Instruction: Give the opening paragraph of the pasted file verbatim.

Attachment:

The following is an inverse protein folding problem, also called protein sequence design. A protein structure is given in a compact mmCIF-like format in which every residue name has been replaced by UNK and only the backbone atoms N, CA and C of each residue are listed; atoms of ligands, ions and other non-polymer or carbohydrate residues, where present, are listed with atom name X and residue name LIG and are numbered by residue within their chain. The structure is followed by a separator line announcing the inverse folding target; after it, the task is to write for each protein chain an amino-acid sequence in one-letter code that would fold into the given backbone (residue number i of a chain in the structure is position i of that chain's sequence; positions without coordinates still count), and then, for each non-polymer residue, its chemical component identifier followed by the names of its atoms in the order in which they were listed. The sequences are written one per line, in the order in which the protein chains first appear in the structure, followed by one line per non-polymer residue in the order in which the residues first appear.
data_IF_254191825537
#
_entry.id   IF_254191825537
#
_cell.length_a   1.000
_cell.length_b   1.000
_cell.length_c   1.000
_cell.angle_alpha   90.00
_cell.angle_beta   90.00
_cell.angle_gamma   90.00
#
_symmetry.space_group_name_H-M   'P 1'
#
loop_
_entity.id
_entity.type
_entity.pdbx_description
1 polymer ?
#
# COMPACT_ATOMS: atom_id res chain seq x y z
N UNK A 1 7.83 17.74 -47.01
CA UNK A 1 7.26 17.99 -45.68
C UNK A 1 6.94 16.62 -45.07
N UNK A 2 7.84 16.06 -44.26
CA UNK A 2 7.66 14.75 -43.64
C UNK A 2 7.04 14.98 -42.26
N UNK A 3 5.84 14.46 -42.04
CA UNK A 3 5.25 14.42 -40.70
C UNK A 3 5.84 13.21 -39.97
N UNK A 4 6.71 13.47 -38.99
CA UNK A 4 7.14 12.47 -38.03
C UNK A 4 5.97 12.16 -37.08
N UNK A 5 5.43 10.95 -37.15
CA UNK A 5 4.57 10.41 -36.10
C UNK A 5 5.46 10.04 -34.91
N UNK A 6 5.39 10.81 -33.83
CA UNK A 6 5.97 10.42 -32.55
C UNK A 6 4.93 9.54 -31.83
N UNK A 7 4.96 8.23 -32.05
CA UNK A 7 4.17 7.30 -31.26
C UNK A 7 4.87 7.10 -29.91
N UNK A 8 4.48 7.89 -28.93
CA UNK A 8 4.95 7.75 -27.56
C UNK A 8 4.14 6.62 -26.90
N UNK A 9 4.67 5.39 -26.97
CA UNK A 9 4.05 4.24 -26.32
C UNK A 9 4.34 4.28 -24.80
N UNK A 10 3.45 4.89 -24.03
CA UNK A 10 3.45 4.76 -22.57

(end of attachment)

The following is an inverse protein folding problem, also called protein sequence design. A protein structure is given in a compact mmCIF-like format in which every residue name has been replaced by UNK and only the backbone atoms N, CA and C of each residue are listed; atoms of ligands, ions and other non-polymer or carbohydrate residues, where present, are listed with atom name X and residue name LIG and are numbered by residue within their chain. The structure is followed by a separator line announcing the inverse folding target; after it, the task is to write for each protein chain an amino-acid sequence in one-letter code that would fold into the given backbone (residue number i of a chain in the structure is position i of that chain's sequence; positions without coordinates still count), and then, for each non-polymer residue, its chemical component identifier followed by the names of its atoms in the order in which they were listed. The sequences are written one per line, in the order in which the protein chains first appear in the structure, followed by one line per non-polymer residue in the order in which the residues first appear.